Three Basic Tips For Writing Short Stories Based On Longer Stories

2015 Artwork Short Spin Off Stories article sketch

Although I haven’t seen that many examples of this, one of the things that I absolutely love is when fiction and/or comics writers come up with shorter stories that are based on their longer stories.

A great example of a great writer who did this is probably Billy Martin (who published under the pen name of “Poppy Z. Brite”), before he retired from writing.

Each of his first two short story collections contained one story featuring some of the characters from his first two novels (the short stories are called “How To Get Ahead In New York” and “Vine Of The Soul”).

Plus, although an electronic copy of it used to be available to read online on his publisher’s website up until a few years ago at least, he also published a very rare short story called “Stay Awake” which answered the question of whether the two main characters in his first novel (“Lost Souls”) were lovers or whether they were just friends. I won’t spoil the answer, but if you’ve read any of Martin’s other novels, you can probably make an educated guess anyway 🙂

Shorter stories that are based on longer stories give writers a chance to explore elements of their stories that they didn’t have room for in their longer comics or novels.

They also allow a writer to re-visit their favourite stories, without committing themselves to a full-length comic or novel. They are, obviously, also something extra for the fans too.

But, how do you write these kinds of stories? Here are a few basic tips:

1) Brief introductions: Even though these short stories are mainly intended for people who have read your longer comics or stories, you still need to accept the fact that new readers will probably read them too. As such, it also haa to work as a stand-alone story, as well as an extension to your longer story.

What this means is that you’ll have to briefly re-explain or summarise any important story or character information from your longer works that is relevant to what is happening in your short story.

Although this will mean that new readers will see plot spoilers for your longer stories, this isn’t as much of an issue as you might think.

Since you’re only describing these things briefly, new readers who enjoyed your short story will probably be curious about how or why these things happened. Plus, if they like your characters, then they’ll want to see more of them – even if they know the ending to your longer story.

2) Focus on other characters: Another good way to write an interesting shorter story is to focus on one of the supporting characters from your longer story or comic.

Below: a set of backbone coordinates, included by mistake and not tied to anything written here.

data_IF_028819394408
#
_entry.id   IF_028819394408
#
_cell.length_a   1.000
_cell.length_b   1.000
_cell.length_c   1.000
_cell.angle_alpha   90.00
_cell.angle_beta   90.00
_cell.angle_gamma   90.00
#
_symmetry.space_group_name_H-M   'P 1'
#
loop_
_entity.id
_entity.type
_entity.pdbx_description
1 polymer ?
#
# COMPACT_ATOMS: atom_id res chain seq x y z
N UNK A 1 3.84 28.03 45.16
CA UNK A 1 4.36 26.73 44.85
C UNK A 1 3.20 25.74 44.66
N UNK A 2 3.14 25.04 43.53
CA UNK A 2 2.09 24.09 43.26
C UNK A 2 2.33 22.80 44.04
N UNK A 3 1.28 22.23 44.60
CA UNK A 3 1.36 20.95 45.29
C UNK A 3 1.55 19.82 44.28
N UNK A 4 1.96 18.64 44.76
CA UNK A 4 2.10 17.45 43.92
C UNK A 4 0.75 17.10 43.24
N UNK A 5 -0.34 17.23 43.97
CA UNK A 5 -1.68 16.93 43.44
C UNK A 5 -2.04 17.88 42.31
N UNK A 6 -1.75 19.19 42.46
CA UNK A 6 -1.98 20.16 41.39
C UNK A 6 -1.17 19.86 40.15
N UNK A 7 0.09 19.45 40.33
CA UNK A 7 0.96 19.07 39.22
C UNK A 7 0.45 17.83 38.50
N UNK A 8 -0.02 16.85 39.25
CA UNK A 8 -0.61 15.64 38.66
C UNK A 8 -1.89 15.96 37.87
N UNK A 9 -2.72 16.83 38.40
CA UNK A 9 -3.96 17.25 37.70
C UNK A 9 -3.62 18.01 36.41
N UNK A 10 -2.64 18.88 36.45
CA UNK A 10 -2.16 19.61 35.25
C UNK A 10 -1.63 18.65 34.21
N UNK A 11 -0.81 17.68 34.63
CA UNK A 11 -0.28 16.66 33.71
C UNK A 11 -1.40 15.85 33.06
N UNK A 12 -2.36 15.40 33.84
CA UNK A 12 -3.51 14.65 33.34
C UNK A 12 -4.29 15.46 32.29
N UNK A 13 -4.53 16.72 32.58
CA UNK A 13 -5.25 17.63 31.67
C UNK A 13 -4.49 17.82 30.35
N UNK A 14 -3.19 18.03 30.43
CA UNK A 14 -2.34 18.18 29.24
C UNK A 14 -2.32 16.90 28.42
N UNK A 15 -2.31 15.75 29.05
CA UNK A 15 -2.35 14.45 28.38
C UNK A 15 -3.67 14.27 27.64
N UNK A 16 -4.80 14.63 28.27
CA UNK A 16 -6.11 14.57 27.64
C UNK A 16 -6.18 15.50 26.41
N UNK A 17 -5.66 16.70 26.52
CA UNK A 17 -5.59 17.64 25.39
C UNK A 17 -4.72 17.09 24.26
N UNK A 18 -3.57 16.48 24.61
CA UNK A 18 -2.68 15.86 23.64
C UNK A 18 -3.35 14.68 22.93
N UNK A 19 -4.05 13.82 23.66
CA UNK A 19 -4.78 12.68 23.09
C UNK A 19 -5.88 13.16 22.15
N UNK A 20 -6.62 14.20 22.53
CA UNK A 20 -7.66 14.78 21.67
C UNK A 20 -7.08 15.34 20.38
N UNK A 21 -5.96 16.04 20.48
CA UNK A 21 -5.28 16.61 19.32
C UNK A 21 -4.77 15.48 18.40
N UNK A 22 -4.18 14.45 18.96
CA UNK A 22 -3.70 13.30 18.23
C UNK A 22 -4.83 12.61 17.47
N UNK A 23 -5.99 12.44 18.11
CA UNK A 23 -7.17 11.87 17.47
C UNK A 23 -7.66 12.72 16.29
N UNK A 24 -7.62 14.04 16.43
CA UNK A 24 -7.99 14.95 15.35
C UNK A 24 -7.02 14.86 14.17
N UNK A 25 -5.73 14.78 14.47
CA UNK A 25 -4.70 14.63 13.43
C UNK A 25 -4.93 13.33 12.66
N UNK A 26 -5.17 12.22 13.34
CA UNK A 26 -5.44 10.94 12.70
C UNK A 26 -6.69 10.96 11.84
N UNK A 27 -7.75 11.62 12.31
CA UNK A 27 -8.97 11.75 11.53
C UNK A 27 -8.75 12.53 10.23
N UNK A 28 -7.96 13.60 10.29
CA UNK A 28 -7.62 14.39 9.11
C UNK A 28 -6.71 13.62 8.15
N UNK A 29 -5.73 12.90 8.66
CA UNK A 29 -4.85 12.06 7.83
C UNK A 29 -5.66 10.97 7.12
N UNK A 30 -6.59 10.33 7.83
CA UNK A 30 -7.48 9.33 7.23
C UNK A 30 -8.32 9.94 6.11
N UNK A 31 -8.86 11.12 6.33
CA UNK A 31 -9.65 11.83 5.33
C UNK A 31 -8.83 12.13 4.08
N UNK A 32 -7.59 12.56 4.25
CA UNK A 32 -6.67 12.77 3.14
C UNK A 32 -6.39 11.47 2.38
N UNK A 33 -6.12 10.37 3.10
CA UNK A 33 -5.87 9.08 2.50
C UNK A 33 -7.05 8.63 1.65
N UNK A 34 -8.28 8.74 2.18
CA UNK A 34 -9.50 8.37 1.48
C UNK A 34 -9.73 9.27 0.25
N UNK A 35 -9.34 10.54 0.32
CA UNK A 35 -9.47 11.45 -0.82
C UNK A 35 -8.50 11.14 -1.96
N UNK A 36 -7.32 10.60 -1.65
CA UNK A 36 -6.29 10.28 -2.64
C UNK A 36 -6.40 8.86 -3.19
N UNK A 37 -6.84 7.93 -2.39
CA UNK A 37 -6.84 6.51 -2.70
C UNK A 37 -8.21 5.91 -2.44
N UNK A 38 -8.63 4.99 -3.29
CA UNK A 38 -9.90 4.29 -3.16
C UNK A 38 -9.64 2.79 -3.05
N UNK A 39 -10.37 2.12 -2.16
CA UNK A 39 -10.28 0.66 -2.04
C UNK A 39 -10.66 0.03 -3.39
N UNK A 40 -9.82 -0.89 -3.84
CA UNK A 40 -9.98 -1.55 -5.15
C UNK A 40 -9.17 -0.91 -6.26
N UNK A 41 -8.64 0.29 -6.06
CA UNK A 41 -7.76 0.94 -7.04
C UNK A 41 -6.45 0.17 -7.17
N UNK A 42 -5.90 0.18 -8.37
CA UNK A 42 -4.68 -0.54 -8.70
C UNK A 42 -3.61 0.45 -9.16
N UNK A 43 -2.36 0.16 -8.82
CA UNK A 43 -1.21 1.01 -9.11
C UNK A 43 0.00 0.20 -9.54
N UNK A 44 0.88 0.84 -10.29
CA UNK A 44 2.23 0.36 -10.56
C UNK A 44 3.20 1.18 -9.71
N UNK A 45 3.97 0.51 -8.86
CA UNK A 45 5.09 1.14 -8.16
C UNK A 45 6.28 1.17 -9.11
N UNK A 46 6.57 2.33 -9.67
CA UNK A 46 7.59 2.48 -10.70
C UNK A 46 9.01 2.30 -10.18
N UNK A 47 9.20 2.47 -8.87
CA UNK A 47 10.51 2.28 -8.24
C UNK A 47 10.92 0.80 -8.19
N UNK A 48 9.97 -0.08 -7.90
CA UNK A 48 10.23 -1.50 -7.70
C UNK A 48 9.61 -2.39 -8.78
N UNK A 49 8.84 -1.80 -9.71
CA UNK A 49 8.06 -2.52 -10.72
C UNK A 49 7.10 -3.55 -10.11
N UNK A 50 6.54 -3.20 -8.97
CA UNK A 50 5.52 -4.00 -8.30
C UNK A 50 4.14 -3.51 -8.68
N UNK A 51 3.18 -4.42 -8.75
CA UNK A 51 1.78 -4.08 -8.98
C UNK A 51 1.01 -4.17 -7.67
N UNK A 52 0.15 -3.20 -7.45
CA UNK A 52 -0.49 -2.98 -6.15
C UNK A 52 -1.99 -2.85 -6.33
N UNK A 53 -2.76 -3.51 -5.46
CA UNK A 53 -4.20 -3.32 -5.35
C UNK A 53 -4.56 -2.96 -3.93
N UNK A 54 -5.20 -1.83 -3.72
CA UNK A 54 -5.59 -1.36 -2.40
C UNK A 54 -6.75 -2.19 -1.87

Since these characters should be as interesting (or more interesting) than the main character, but will have slightly less character development than your main character does – your audience will probably be curious about them. As such, they are the perfect subject for a short story.

A good example of this would probably be a short story by Mike Carey that was published in an anthology of zombie fiction I read about five years ago. Since my copy of this book is under a pile of other books and is difficult to reach, I can’t remember the exact story title. But, it was a spin-off story that was based on his excellent “Felix Castor” series of hardboiled supernatural detective/horror novels.

However, rather than featuring another one of Felix Castor’s cases, this story focuses on the backstory of one of the other characters from the novels – a zombie called Nicky. Since Mike Carey has a really interesting take on the zombie genre (eg: zombies still retain their intelligence and personality, but they have no legal rights and their bodies can’t heal themselves) it was really interesting to see slightly more of this in a short story.

3) Fill in some gaps: One of the best ways to come up with ideas for shorter stories that your fans will love is to see if there’s anything in your longer novels or comics that you didn’t really have a chance to explain or explore properly.

For example, you could show a mysterious part of your main character’s backstory that you only hinted at in your original novel or comic or you could show an interesting location that you only had time to mention briefly in your main story. I’m sure you get the idea…..

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Anyway, I hope that this was useful 🙂

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